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Iraqi Prime Minister Mohammed Shia Al Sudani has renewed his government’s commitment to protecting US personnel in Iraq from Iran-backed militias attacks.
In a phone call with UK Foreign Minister David Cameron late on Monday, Mr Al Sudani discussed the “security and political situation in the region and the developments regarding the Palestinian cause”, the Iraqi government said.
Mr Al Sudani “indicated to the Iraqi government the commitment to protect military advisers on Iraqi soil”.
They also discussed the continuation of the temporary truce between Israel and Hamas. A four-day pause in fighting began on Friday and has been extended until Wednesday.
Mr Al Sudani and Mr Cameron agreed to “work to stop the aggression and prevent the escalation of the conflict”, said the Iraqi government.
Iran-allied Iraqi Shiite militias have launched numerous attacks on US troops in Iraq and Syria since the start of the Israel-Gaza war.
US forces have faced almost daily rocket and drone attacks in retaliation for Washington's support of Israeli bombardment and ground invasion of Gaza, in which more than 15,000 people have been killed so far.
Israel's attacks followed assaults by Hamas on Israeli settlements on October 7, in which around 1,200 people were killed and 240 abducted.
In Iraq, US forces have been targeted at Al Asad Airbase, in Al Anbar province in western Iraq, a base near Baghdad International Airport and Harir Airport in the northern city of Erbil, in the semi-autonomous Kurdish region.
Some of the main Iraqi factions behind the recent attacks – Kataib Hezbollah, Kataib Sayyid Al Shuhada, Al Nujabaa Movement and Ansar Allah Al Awfiya – observed the four-day truce between Israel and Hamas.
It is still unclear if these groups will abide by the two-day extension.
EU ambassador to Iraq Thomas Seiler said in a social media post on X that he hopes Iraqi factions “continue with their cessation of attacks”.
“Iraqi people often tell me they want peace, security and stability,” said Mr Seiler.
Militias involved in the attacks against the US troops are part of the Popular Mobilisation Forces, an umbrella grouping of paramilitary organisations, consisting primarily of powerful Iran-backed militias.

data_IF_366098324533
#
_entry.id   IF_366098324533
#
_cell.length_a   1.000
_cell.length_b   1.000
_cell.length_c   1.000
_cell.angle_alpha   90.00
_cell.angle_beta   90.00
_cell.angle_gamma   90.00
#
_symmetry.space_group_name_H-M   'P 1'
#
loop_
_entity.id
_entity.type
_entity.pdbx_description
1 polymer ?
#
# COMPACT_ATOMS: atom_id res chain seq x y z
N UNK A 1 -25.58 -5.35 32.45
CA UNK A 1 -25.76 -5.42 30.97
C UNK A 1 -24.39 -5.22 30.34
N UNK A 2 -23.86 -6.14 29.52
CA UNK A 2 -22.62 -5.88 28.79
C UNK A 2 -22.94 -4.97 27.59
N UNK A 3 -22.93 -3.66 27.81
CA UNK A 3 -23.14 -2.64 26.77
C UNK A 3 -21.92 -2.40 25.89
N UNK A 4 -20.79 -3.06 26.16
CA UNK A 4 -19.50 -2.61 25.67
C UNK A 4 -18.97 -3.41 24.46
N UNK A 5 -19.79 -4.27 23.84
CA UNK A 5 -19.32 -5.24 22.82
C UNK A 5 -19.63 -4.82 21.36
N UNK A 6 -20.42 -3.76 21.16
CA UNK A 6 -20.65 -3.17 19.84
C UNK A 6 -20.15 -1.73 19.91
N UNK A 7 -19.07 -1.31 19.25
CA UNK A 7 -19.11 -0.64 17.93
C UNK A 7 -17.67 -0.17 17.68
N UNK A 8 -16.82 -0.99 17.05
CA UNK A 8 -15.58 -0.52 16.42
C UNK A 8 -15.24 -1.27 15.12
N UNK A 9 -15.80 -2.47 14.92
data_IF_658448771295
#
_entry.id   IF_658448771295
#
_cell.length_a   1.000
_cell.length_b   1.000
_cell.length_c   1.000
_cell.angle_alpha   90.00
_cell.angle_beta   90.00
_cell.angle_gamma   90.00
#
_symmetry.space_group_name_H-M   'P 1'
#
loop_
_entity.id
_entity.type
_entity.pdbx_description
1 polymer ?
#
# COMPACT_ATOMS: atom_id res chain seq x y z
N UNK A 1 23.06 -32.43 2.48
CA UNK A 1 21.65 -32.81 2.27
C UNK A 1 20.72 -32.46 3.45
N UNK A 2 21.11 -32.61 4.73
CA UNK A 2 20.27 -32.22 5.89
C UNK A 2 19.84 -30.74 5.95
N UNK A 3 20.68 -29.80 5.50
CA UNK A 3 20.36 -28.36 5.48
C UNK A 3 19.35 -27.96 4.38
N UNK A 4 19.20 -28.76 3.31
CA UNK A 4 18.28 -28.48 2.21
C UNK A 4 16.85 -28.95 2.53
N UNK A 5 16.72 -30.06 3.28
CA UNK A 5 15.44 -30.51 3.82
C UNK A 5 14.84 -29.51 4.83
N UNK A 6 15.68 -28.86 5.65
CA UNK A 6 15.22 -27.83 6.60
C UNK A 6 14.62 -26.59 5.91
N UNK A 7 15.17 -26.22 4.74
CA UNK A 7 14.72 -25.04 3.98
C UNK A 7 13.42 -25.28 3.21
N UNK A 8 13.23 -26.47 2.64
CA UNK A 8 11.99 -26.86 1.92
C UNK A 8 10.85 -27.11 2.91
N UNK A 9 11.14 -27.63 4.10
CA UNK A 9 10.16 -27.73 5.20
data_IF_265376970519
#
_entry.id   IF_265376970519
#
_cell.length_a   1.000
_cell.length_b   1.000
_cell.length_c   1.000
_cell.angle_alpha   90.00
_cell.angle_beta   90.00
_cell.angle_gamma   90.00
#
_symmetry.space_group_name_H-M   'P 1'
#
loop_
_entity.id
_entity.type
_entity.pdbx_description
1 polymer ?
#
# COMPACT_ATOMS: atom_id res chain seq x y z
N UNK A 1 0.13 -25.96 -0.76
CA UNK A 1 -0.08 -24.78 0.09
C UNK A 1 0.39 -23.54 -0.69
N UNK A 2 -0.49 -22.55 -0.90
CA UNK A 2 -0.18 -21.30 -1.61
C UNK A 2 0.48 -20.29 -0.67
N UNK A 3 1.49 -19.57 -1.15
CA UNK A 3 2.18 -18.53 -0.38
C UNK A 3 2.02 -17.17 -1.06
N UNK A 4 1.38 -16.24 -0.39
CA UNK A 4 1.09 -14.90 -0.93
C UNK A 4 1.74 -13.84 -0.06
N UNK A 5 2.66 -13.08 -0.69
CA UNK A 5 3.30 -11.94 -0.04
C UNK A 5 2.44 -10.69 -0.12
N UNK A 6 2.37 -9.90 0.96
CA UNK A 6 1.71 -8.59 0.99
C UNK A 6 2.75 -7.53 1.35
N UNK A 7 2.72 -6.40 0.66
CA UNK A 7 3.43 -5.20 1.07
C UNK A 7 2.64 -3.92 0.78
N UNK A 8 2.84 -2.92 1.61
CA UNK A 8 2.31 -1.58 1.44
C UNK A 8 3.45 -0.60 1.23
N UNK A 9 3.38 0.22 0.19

Ostensibly, the government supervises the body, but in reality, official security forces have limited control over them.
In response to recent attacks on its bases, the US had primarily conducted retaliatory air strikes against militia sites in Syria.
But last week, American forces launched strikes inside Iraq for the first time since the Israel-Gaza war began.
Hours after US forces were attacked at Ain Al Asad airbase, an AC-130 aircraft responded, killing one Iran-backed militant linked to Kataib Hezbollah.
The following day, the US struck the operations centre of the same group in Jurf Al Sakhar, south of Baghdad, killing eight militants and wounding five.
The militias have vowed revenge.
Iraq's government condemned the US attacks as a “dangerous escalation and a breach of Iraqi sovereignty”.
It said the strikes were a “clear overstepping” of the task of the US-led international coalition, which is supporting Iraqi forces with training and advice.
In 2003, the US led an international coalition to invade Iraq and topple Saddam Hussein’s regime, claiming it was developing and stockpiling weapons of mass destruction.
None were found in Iraq and the country was plunged into chaos.
At its peak in 2007, the coalition force numbered 170,000 soldiers.
Nine years after the invasion, the US withdrew, leaving behind a small number of troops to protect its embassy and to train and assist Iraqis.
But in 2014, combat troops returned to fight ISIS, which controlled about a third of the country at the time.
The US now has around 2,500 troops in Iraq and 900 in neighbouring Syria, on a mission it says aims to advise and assist local forces to prevent a resurgence of ISIS.